I was greatly saddened to learn of Laurie's passing on April 2, 2020.
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He had a great impact on my life as a young person. He was a staunchly independent man, a man for all seasons - his own man - the like of which did much to make Oberon one of the great centres of NSW.
Since my youth, I have been in many classrooms, but none as precious to me as the ones Laurie provided for me during the late 1950s and early 1960s.
For me, Laurie's classrooms came in many settings and forms - pea paddocks, potato paddocks, shearing sheds, harvesting hay, fencing, clearing scrub at his father-in-law's Black Springs property for peas, spotlighting foxes and rabbits, tickling brown trout, and a thousand other tasks, and most importantly, the rugby league paddock and in the proud wearing of the black and gold in the Group 10 competition.
My first memories of Laurie came as a rugby league player in the local Oberon competition, which ran during most of the 1950s.
As a young teenager he played for Hazelgrove and then later for Boys' Club.
These were heady days for Oberonites when for several winter months each year they would flock to the local footy ground on Sunday afternoons for the two or three matches played each week.
Even as a young man, Laurie was a standout player, the second row hard man.
Not surprisingly, when Oberon returned to Group 10 in 1958 with the late George Smith as captain/coach, Laurie wore the number 9.
It was a big year for the black and golds, and with his tenacious tackling and hard running out wide in the forwards, Laurie had stamped his authority on Group 10.
He played no small role in establishing the black and golds as one of Group 10's top teams on the way to more premierships than you could poke a stick at.
Laurie's jaw-dropping and rib-tickling clashes with his distinguished nemesis from Orange CYMS was soon attracting hordes of devoted rugby league enthusiasts.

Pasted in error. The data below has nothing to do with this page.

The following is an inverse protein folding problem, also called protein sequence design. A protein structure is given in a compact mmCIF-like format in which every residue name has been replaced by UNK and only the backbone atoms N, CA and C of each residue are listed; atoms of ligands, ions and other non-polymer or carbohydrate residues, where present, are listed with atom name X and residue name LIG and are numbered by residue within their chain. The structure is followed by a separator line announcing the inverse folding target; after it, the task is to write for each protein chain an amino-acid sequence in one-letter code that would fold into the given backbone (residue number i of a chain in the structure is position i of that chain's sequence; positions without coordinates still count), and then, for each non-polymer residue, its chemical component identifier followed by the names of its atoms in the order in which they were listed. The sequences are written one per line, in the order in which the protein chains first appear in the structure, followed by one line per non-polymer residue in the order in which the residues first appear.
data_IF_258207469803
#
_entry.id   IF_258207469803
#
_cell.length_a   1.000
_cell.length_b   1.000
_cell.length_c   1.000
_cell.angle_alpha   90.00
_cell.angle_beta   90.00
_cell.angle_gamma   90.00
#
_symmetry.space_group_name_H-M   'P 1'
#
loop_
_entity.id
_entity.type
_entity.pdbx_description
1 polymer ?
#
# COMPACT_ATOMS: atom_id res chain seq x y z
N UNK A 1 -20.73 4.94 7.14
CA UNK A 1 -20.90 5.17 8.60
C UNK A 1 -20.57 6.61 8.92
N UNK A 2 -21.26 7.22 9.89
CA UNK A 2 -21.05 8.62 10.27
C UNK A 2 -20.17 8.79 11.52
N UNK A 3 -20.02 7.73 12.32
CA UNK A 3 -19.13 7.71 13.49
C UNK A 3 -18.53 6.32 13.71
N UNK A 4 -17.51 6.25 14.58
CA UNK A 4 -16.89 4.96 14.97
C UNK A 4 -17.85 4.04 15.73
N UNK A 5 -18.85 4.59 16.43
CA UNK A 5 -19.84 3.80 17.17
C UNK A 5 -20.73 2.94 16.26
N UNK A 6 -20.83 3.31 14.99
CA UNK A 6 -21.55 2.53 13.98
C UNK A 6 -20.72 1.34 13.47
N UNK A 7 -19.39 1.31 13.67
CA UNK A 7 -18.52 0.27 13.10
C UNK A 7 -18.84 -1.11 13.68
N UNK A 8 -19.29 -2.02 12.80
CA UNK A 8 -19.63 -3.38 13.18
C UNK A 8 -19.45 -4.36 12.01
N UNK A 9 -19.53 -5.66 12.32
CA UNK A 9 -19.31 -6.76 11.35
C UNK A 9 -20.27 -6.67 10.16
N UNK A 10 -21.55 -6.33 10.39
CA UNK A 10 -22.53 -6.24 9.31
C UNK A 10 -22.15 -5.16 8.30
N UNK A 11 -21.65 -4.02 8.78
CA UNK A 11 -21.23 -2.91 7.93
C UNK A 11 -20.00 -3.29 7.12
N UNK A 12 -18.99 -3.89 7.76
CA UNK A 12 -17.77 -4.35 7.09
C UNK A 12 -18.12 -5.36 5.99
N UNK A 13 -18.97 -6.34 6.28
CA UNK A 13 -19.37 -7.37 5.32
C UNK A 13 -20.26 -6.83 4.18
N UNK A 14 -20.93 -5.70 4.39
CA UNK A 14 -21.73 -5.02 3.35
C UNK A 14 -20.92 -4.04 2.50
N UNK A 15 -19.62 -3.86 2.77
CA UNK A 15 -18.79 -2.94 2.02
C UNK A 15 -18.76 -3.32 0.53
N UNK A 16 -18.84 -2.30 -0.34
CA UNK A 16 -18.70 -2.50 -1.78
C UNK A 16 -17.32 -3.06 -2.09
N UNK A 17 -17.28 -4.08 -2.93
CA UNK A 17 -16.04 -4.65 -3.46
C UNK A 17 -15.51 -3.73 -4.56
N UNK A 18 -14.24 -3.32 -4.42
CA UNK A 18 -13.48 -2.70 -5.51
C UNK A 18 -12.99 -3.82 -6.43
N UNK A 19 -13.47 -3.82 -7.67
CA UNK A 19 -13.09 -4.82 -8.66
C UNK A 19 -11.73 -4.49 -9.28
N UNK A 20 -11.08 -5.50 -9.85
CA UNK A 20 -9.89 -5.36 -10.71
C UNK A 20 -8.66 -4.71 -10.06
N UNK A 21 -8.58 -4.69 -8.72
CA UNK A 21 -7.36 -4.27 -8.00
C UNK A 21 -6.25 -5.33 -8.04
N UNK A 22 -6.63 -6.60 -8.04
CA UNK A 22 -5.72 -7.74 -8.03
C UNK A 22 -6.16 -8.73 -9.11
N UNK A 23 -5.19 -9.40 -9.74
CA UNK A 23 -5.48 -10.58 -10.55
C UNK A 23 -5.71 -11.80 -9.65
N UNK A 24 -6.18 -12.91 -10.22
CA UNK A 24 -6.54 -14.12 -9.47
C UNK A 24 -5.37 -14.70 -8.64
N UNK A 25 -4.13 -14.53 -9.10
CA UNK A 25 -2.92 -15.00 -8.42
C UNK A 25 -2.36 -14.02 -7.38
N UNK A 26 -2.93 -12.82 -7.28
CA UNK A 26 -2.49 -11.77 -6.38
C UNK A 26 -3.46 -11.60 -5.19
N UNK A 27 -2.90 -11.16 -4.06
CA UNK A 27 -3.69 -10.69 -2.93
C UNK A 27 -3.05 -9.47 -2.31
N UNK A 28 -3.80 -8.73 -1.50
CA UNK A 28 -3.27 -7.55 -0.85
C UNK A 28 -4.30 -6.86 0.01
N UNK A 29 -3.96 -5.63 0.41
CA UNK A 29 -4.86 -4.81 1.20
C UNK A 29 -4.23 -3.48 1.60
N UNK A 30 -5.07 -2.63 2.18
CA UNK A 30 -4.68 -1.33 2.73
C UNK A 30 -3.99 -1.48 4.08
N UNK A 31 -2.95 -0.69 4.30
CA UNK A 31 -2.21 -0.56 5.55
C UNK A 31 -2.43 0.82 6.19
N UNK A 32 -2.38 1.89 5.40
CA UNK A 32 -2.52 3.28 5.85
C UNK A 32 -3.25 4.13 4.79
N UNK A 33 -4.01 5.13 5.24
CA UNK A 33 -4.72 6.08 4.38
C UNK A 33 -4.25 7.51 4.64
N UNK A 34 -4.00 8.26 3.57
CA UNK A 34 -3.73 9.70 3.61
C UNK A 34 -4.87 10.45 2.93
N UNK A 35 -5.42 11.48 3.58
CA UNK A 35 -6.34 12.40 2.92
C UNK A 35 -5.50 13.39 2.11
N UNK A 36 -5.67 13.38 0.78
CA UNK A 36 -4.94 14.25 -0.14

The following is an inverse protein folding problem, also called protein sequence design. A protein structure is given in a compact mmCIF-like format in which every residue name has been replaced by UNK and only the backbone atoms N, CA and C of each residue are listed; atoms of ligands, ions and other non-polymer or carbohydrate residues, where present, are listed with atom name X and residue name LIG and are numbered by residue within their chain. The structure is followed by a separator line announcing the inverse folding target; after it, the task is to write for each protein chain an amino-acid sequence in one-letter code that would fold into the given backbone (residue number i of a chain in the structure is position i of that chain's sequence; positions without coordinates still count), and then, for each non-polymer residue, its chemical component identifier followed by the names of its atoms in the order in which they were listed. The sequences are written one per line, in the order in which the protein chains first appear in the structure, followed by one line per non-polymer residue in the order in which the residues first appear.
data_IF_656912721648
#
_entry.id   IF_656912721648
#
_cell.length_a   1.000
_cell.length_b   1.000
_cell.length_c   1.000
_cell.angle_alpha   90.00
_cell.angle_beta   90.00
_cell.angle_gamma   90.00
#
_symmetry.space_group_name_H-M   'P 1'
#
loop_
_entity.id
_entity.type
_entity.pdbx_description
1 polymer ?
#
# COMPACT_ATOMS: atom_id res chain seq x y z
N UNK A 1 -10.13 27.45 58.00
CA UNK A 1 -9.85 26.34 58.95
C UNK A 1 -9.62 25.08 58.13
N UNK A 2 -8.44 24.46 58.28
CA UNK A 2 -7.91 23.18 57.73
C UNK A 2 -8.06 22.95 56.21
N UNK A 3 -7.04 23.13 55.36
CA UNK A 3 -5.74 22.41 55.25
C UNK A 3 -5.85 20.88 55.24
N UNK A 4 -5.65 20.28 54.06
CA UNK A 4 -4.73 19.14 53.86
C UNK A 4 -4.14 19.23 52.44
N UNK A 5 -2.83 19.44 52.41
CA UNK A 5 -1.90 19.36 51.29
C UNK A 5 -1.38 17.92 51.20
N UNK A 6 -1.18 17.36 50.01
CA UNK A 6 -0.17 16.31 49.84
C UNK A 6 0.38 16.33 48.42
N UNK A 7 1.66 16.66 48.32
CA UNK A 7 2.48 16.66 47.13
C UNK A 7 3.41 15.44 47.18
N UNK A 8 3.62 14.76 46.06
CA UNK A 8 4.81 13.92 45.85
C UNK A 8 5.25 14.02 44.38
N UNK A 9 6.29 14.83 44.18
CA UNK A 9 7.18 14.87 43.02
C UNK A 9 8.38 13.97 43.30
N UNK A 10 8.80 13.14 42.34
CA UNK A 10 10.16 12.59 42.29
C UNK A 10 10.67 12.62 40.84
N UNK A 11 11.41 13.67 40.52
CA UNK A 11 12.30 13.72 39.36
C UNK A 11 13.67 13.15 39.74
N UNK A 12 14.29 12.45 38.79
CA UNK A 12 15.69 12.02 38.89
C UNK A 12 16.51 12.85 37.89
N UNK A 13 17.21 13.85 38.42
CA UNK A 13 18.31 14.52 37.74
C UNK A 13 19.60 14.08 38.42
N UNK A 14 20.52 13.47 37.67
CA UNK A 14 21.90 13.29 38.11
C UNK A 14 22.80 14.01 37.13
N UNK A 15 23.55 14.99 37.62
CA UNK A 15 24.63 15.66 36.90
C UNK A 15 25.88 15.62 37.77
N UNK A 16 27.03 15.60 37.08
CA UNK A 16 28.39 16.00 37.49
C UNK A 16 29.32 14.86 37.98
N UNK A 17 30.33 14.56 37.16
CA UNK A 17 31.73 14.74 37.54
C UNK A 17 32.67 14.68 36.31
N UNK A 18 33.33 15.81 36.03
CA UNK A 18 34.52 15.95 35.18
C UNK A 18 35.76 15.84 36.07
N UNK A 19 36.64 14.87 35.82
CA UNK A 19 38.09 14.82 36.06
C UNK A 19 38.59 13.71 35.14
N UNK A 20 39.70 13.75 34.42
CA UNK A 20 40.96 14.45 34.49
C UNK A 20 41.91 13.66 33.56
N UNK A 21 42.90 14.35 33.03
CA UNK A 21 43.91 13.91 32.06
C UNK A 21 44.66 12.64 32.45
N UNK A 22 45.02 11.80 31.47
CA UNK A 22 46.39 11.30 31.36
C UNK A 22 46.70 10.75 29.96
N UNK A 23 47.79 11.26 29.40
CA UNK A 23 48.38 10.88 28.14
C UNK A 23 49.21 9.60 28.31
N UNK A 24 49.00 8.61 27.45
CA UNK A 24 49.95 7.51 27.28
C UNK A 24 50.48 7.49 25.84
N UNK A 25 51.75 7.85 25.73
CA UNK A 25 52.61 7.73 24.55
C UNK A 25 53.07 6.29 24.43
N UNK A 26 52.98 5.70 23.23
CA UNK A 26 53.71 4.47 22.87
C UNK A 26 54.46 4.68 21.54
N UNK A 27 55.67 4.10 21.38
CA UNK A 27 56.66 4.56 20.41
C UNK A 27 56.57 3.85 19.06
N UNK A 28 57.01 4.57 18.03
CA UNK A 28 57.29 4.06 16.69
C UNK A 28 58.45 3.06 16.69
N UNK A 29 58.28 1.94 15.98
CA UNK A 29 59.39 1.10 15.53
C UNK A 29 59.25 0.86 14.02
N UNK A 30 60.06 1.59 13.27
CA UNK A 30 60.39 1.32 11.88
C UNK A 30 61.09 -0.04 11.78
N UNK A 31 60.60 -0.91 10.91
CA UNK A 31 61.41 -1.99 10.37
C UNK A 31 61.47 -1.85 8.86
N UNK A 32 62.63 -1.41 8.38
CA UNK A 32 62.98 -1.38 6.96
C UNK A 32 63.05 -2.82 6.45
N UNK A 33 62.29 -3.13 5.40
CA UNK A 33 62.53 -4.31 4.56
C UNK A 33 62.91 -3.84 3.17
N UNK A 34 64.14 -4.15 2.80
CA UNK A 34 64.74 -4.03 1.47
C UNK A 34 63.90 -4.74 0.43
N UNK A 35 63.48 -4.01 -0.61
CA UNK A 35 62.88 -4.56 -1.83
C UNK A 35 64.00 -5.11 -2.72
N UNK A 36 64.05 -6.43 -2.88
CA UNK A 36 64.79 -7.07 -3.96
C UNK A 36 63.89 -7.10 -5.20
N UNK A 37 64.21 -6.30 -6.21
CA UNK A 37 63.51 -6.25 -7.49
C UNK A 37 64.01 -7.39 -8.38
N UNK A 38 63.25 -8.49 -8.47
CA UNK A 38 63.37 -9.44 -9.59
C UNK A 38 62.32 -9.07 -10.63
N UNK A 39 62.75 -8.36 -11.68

Laurie's awe-inspiring adversary came in an unlikely form: a quietly spoken, a thorough gentleman, a gentle Catholic priest by the name of Father "Grassy" Grannell - gentle, yes, in every form and everywhere except the rugby league paddock, where as five-eighth for the green and golds he had a hard-man reputation very similar to his contemporary lookalike from the St George Dragons, Brian "Poppa" Clay.
With the arrival of the late Tony Paskins as captain/coach in 1959 even greater crowds flocked to watch the black and golds.
Vast numbers flocked to Oberon's following, not only to watch the brilliance of Paskins - for me, the greatest ever rugby league player of the mid-20th century - but also to watch the hard-hitting Oberon forward pack.
There were memorable local players such Johnnie Rush, Bluey Richards, Johnnie Brian, Frankie "Bumper" Lewis, Big Don and Col "Roughhead" Elwin, and out wide the hardest and toughest of them all in the form of Laurie "Lowry Dooly" Evans.
Whether at Wade Park in Orange or the Oberon footy ground, when the black and golds measured off against the green and golds - two mighty teams each with one of the hardest men ever to pull on a guernsey and pair of boots - the atmosphere would become electric with anticipation.
Even today, many fans of the black and gold with sheer joy will recall the rising crescendo from the massed crowd, as if an approaching summer storm, when either Laurie or Grassy was about to receive the ball.
If it were Grassy, there would come Laurie's challenge: "Look out Father! Here I come."
Loving every moment of the high drama, Grassy would show Laurie the ball, inviting him in, challenging him in for the tackle. The massed crowd would scream in delight. This was truly the clash of Titans.
Oberon fans also will recall when Laurie was on the reserve bench for Tony Paskins' Western Division team when it measured off against the Alex Murphy-led touring Great Britain team at Bathurst in 1962.
With the likes of the mighty lock-forward Derek Turner and the rampaging giant winger Billy Boston running riot over the boys from west of the Divide, a cry rang out in unison from the teeming thousands gathered around Carrington Park "to bring on Laurie", the Western Division hard man, and possibly the only man in the Western Division team who was capable of bringing Turner and his forward pack to their knees.
Years later, when I was interviewing Paskins for my Dr Lance Robey book, Paskins readily acknowledged Laurie as being as hard and tough as even the great English number 9, "the Wild Bull of the Pampas", Vince Karalius.
Thanks Laurie for a host of countless memories of lessons well taught and gratefully received.
You even taught me how to drive - in your old '54 Vauxhall.
You'll be sadly missed, old mate.
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